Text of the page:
Gunter Brus, Hermann Nitsch and Rudolf Schwarzkogler were all arrested on several occasions for violating obscenity laws, while Otto Muhl literally had to flee the country after staging his "Piss Aktion" performance at the 1969 Hamburg Film Festival. Their resolute determination to confront the local authorities and face legal prosecution for their actions clearly set the Actionists apart from their contemporaries and consolidated their reputation as the most challenging avant garde movement of the XX century.
International fame took the Actionists by surprise at the "Destruction in Art Symposium" in London in 1966, when they crossed path with the members of the Fluxus movement for the first time. From an aesthetic point of view, it is important to emphasize that each of the Actionists had a distinctive stylistic approach to their work. However, there are also distinctive themes and subject matters which bind the works of Schwarzkogler, Nitsch, Muehl, and Brus together in a coherent frame, although this was never consciously intended by the members of the group. They essentially saw themselves as artists who came from the same environment and reacted in similar but also distinctive ways, to events which dominated the immediate post-war period they were a product of.
A major aspect of the thematic continuity in their works, rests on their collective adoption of the human body as a substitute for the role traditional canvases had historically played in figurative painting. This was a deliberate split from the traditions which had preceded them, which they inaugurated in the late 1950's. Major pieces dating from that period include Nitsch's "Degradation of a Female Body" (1963) and Brus's "Hand Painting Head Painting" (1964). These are two significant attempts to rethink the human form as a template from which exacting artworks could be built.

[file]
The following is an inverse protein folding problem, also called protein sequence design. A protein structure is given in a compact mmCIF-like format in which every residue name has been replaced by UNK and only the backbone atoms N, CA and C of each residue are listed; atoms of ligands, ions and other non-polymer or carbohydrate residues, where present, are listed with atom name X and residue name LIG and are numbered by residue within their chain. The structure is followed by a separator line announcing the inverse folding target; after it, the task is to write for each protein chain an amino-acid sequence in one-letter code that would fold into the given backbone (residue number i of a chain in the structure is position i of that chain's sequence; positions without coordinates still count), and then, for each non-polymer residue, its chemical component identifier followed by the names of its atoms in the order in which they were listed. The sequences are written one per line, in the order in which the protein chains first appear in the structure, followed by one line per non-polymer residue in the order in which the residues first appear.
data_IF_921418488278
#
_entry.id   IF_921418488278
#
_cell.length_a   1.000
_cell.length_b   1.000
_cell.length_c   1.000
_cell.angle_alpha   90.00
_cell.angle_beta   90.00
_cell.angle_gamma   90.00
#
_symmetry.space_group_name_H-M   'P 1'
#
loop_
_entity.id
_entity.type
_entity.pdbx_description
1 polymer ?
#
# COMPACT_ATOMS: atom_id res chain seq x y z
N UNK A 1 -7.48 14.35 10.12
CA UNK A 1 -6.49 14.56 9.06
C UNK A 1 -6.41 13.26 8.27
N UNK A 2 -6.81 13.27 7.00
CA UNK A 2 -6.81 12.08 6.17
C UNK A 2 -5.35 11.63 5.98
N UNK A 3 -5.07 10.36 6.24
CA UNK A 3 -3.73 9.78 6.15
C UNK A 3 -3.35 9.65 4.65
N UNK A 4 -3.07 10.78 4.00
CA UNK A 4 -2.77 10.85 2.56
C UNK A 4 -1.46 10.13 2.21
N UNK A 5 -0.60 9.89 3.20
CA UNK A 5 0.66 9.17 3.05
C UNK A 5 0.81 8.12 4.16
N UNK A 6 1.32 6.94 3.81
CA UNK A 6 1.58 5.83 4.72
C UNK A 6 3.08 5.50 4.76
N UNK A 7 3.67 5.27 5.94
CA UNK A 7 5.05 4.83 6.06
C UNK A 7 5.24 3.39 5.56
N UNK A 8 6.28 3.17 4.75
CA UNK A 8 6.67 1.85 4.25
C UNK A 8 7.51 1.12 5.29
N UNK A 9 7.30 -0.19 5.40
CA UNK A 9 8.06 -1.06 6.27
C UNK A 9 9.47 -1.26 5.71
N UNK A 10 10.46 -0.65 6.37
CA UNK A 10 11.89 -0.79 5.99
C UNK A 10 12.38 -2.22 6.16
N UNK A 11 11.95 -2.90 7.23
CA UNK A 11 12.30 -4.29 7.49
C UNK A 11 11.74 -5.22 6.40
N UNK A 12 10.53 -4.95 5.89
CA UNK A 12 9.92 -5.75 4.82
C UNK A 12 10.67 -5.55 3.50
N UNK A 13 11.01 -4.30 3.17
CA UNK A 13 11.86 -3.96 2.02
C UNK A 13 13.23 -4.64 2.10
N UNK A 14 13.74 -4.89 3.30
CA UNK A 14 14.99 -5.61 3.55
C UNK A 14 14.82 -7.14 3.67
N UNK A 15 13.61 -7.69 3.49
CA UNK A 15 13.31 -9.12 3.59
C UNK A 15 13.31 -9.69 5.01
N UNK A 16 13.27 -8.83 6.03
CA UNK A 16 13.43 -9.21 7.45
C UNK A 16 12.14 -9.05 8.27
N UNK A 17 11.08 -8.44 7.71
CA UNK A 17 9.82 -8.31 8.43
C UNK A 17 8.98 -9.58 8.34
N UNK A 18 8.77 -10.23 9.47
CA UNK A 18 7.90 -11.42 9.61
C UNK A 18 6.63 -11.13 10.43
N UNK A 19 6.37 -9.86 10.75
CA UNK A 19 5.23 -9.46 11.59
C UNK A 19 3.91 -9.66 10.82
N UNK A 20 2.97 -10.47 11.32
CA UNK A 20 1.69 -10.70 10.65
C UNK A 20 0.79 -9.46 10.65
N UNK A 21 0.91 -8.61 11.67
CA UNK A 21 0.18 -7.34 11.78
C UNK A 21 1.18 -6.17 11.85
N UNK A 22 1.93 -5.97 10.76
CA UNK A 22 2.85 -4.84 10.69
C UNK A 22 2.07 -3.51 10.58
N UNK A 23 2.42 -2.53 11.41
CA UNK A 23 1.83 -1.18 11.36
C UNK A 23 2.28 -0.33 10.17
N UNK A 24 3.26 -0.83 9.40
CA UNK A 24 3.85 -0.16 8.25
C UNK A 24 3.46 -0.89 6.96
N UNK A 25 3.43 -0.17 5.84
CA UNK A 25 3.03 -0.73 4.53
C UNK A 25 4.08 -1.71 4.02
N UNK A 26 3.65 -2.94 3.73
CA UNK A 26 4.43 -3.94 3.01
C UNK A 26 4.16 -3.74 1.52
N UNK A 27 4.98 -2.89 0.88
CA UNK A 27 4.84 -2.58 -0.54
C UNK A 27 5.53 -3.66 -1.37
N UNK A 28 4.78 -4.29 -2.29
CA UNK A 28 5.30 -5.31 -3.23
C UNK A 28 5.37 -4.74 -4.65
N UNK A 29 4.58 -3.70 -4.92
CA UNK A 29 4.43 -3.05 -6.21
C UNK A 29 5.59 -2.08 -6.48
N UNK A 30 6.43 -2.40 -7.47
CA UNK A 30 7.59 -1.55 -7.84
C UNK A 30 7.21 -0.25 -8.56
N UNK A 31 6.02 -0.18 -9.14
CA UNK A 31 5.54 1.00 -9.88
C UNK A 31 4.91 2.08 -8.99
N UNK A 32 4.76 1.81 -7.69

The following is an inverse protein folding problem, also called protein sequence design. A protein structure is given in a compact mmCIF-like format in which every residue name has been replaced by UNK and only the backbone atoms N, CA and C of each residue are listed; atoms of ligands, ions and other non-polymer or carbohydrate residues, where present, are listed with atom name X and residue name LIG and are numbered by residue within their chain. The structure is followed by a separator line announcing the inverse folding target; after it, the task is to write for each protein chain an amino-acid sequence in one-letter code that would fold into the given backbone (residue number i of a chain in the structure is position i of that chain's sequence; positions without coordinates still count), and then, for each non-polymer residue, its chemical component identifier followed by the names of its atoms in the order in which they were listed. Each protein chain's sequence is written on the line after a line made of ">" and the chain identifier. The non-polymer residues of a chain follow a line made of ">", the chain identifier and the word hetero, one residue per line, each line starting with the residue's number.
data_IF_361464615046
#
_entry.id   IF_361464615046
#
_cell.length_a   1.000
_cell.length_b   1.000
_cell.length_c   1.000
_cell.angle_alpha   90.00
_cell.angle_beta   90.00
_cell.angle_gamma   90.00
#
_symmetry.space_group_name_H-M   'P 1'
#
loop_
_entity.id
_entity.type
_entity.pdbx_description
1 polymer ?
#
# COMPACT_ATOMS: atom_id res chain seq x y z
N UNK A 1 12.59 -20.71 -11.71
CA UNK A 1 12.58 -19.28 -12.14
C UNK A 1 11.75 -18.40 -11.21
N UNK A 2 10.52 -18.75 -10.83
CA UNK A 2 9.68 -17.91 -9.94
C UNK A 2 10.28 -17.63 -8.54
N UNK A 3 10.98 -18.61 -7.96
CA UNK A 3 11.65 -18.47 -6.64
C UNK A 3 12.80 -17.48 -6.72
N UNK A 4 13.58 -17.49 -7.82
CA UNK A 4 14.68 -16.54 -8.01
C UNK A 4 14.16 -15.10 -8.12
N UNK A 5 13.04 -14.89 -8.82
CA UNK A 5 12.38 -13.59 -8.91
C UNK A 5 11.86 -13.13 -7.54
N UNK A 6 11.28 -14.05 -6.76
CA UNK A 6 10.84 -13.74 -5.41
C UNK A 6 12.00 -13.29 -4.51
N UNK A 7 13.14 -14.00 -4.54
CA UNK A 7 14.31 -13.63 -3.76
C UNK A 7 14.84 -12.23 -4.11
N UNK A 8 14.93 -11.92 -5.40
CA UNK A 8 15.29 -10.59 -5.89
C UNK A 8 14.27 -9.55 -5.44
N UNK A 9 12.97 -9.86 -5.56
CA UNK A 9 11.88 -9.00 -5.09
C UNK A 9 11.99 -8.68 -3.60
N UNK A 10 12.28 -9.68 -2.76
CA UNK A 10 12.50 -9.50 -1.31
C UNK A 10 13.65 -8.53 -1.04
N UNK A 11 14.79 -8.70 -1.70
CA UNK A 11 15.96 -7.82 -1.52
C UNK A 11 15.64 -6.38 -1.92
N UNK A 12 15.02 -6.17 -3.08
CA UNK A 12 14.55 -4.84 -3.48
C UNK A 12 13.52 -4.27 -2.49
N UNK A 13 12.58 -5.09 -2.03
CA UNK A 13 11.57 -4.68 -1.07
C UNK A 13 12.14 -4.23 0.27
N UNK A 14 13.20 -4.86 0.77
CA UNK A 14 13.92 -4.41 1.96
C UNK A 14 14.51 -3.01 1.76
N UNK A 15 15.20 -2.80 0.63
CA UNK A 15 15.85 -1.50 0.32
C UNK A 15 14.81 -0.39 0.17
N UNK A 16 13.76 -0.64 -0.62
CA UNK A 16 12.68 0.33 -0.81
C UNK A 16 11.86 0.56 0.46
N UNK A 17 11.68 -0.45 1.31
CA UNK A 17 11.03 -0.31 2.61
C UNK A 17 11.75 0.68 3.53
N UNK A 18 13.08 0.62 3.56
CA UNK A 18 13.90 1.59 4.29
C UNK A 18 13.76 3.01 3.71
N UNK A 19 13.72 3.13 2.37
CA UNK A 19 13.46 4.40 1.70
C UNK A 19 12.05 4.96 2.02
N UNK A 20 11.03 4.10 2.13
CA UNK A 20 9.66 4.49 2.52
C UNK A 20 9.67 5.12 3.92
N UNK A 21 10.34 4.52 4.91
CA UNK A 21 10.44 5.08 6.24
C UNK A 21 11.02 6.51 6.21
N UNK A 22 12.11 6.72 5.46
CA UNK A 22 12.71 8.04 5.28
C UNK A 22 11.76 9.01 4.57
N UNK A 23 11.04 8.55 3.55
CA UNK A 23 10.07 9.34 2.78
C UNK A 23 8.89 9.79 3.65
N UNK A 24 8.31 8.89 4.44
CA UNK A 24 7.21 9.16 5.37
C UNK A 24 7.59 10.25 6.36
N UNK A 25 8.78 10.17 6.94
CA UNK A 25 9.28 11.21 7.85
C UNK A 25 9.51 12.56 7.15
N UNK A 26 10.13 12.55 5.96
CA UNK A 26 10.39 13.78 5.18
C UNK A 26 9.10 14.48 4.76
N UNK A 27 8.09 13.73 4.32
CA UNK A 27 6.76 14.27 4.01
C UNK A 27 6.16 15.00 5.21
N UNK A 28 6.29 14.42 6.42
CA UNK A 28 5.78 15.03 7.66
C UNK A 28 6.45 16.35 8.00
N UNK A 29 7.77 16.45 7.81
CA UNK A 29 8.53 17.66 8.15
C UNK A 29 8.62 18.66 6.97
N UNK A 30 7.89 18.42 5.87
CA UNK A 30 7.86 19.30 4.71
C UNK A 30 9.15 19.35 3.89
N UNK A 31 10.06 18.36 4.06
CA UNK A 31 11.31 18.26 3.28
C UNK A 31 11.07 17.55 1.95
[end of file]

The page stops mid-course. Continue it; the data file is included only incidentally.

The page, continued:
In this sense, the Actionists were undeniably forerunners for the practices of subsequent performance and body artists, who further developed the rejection of methods confining them to preconceived ideas about figurative and sculptural art productions. Their intention was to substitute traditional paintings with what Otto Muhl defined as "material actions," in other words, although the intention would originate from painting, it would expand beyond the surface of an actual painting through the use of the human body, or any conventional object which could be used as the surface for the picture. Space and time would therefore be added to the physical plane for a renewed sensory experience.
The Actionists wanted to overturn the inherent limitations and conventions of figurative painting. They substituted traditional paint materials with body fluids and excretions, and also pioneered the use of the actual physical human body as an outward plane for staged performances as early as the late 1950's.
Although the shock tactics value of the Actionists' productions may still leave some audiences feeling uncomfortable, their political manifestos remain a searching attempt to push artistic discourse to its extreme limits. They rejected the idea of art being a mere consumeristic commodity which consolidates the authority of the state. Instead, they wanted their work to be a new channel for political action and communication. A lot of the content they produced was carefully documented and archived for posterity by experimental filmmakers like Kurt Kren and Amos Vogel and is regularly celebrated to this day in avant garde and subversive art festivals around the world.